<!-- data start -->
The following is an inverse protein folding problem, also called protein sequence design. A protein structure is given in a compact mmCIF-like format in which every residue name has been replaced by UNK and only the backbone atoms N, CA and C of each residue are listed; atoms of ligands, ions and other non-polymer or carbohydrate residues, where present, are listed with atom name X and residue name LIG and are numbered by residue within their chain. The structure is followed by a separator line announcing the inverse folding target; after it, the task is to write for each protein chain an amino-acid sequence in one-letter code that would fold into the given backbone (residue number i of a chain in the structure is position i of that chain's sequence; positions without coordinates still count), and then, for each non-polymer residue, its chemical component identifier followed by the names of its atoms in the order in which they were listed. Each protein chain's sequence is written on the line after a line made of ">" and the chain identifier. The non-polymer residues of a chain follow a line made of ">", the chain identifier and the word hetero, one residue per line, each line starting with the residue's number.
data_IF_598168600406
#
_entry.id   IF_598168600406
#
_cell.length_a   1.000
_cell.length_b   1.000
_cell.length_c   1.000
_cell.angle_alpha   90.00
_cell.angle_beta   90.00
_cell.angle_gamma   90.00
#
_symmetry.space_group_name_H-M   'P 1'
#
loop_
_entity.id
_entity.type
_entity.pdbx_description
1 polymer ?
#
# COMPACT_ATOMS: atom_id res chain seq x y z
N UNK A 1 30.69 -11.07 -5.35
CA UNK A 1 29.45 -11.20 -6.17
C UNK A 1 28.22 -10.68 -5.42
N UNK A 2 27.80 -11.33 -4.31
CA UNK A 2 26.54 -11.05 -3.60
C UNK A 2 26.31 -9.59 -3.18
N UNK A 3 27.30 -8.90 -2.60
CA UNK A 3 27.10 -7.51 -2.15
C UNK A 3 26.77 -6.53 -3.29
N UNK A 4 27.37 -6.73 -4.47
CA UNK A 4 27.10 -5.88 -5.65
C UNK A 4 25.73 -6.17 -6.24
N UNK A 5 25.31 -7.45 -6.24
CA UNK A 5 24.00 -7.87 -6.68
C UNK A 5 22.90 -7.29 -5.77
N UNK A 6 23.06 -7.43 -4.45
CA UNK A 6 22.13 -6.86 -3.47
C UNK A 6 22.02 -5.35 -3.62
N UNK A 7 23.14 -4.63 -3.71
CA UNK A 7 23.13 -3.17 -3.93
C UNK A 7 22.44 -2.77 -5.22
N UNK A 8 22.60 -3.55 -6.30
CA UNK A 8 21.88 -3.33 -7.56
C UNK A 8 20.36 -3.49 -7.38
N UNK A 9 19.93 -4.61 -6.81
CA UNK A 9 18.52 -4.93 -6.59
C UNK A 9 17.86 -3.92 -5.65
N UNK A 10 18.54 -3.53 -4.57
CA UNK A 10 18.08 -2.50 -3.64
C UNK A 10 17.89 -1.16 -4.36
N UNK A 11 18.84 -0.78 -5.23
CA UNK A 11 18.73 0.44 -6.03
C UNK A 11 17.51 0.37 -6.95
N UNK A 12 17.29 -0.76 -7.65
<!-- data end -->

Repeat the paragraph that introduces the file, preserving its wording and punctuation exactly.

The following is an inverse protein folding problem, also called protein sequence design. A protein structure is given in a compact mmCIF-like format in which every residue name has been replaced by UNK and only the backbone atoms N, CA and C of each residue are listed; atoms of ligands, ions and other non-polymer or carbohydrate residues, where present, are listed with atom name X and residue name LIG and are numbered by residue within their chain. The structure is followed by a separator line announcing the inverse folding target; after it, the task is to write for each protein chain an amino-acid sequence in one-letter code that would fold into the given backbone (residue number i of a chain in the structure is position i of that chain's sequence; positions without coordinates still count), and then, for each non-polymer residue, its chemical component identifier followed by the names of its atoms in the order in which they were listed. Each protein chain's sequence is written on the line after a line made of ">" and the chain identifier. The non-polymer residues of a chain follow a line made of ">", the chain identifier and the word hetero, one residue per line, each line starting with the residue's number.